Singapore is fast becoming the Asia-Pacific region's one
stop shop for international commercial dispute resolution. Many
multinational corporations base their Asia-Pacific operations in or
around Singapore, which makes it a logical choice for parties
looking to deal with disputes close to the source. In response to
this growing trend, the Singapore International Mediation Centre
(SIMC) will open in November 2014, and the
Singapore International Commercial Court (SICC) is
set to open in coming months.
The SIMC arises out of the Recommendations of the International
Commercial Mediation Working Group, formed by the Singapore
Ministry of Law.
The key recommendations include:
"deal making service" where a mediator supports
parties contemplating making a major deal, to avoid potential
issues which may lead to disputes;
"post-merger facilitation" where a mediator is
engaged to maximise cooperation and mutual benefit for
a "dispute process design service", to assist users
to develop processes to manage disputes;
online dispute resolution services; and
establishing a professional body to certify mediators, enforce
ethics, and oversee continuing professional development.
The SIMC will be housed at Maxwell Chambers, together with the
Singapore International Arbitration Centre (SIAC).
Mediation using the SIMC may be used as an alternative to a SIAC
arbitration. The existing Singapore Mediation Centre will remain
associated with the Singapore courts.
The Working Group recommends mediation for disputes in
industries including construction, mining, oil & gas,
manufacturing, shipping, aerospace, intellectual property, and
The target markets for promoting mediation include international
markets such as the Middle East, China, India, Japan, Indonesia,
and South Korea, and emerging regional markets such as the Pacific
Islands, Sri Lanka, Vietnam, Laos, Philippines, Brunei, and
The SICC is set to open in early 2015, after legislative changes
were tabled in Parliament in October 2014. The SICC will target
cases such as cross-border commercial transactions which are
governed by foreign law.
The Court will be established as a division of the Singapore
High Court, and part of the Supreme Court of Singapore. Both
Singapore lawyers and foreign lawyers will be licensed to appear in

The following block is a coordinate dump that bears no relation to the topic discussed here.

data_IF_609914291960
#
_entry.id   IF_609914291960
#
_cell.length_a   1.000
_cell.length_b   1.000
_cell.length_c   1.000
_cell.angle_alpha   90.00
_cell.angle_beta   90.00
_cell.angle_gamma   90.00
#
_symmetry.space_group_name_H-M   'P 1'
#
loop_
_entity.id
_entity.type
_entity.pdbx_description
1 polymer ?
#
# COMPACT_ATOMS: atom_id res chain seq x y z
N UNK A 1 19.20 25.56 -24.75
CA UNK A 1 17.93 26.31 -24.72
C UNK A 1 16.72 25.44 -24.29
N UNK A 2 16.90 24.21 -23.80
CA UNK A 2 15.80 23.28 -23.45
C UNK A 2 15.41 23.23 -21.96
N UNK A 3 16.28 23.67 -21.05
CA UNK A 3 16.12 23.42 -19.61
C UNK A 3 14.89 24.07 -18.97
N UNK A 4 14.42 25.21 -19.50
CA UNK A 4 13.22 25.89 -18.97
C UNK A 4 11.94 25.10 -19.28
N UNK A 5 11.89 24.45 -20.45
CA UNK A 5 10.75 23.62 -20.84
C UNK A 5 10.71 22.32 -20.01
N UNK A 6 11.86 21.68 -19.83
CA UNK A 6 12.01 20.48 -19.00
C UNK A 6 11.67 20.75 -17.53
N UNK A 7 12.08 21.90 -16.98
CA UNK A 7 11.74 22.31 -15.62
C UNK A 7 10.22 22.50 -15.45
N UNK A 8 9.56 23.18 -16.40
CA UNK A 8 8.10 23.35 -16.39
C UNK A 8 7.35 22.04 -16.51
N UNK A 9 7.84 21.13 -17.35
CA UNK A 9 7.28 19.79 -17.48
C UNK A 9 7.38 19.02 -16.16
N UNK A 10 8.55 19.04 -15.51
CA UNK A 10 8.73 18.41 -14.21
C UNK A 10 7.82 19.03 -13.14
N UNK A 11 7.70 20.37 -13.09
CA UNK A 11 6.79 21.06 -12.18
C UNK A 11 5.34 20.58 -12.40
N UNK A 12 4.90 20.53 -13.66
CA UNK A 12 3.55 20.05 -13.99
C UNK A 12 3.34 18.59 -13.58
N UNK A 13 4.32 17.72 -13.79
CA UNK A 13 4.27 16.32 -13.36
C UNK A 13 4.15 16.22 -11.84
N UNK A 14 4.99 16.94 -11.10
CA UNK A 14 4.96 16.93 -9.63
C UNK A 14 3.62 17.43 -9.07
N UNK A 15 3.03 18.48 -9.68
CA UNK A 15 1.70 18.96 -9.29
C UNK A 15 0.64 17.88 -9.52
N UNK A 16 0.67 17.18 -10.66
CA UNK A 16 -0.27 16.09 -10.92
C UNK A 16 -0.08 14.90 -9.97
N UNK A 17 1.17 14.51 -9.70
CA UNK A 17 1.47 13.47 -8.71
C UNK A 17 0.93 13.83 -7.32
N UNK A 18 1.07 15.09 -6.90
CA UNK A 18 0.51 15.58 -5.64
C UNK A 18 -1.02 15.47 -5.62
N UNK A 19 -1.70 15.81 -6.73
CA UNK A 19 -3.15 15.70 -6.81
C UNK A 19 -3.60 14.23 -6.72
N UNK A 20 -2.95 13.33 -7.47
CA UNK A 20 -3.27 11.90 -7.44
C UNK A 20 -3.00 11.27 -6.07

the court, and disputes will be heard by Singapore judges and
Parties will be able to make submissions on any law, rather than
solely Singapore law.
The Court will be available to parties who agree to use the SICC
post-dispute, or where the parties have agreed under a contract to
give the SICC jurisdiction of any disputes arising out of the
contract. The Chief Justice of the Singapore High Court may also
transfer cases to the SICC, without the parties' consent.
Within all three categories of cases, the SICC will be able to join
third parties to proceedings, with or without consent.
A decision of the SICC will be enforceable outside of Singapore
under the international network of treaties and through reciprocal
enforcement provisions. SICC decisions would also be appealable to
a Court of Appeal, except for where parties have contractually
excluded the right to do so.
The increase in commercial transactions in Asia has seen an
increase in the number and complexity of cross-border disputes. The
SIMC and SICC will help to meet the growing need in the
international business community for neutral venues to efficiently
handle disputes, and will add to the success of the SIAC. The SIAC
has increased its new cases by over 400% since 2003, with an active
caseload of 619 cases in 2013. Singapore's geographical
location sees it well positioned as a desirable choice for
international dispute resolution.
The content of this article is intended to provide a general
guide to the subject matter. Specialist advice should be sought
about your specific circumstances.
To print this article, all you need is to be registered on Mondaq.com.
Click to Login as an existing user or Register so you can print this article.
The TPP could have a significant positive impact on the investment and financial services of Australia and Singapore.
Some comments from our readers… “The articles are extremely timely and highly applicable” “I often find critical information not available elsewhere” “As in-house counsel, Mondaq’s service is of great value”
Register for Access and our Free Biweekly Alert for
This service is completely free. Access 250,000 archived articles from 100+ countries and get a personalised email twice a week covering developments (and yes, our lawyers like to think you’ve read our Disclaimer).